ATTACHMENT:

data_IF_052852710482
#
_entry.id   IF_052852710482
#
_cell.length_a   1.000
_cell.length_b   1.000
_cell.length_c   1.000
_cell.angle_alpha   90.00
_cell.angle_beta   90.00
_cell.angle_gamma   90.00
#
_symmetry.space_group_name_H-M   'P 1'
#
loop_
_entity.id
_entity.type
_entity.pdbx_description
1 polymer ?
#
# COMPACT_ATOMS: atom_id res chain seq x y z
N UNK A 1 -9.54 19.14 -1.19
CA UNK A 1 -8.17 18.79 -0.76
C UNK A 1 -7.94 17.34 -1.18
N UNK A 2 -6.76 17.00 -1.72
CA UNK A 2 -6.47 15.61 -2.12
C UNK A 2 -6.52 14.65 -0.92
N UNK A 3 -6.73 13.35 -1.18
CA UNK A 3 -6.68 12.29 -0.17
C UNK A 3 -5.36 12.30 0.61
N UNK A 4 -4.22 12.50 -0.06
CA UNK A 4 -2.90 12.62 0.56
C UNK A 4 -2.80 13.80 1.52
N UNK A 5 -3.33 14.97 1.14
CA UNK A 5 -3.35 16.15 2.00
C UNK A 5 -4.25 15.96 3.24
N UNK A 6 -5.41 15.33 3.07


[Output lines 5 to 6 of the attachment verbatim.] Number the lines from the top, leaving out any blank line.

_cell.length_a   1.000
_cell.length_b   1.000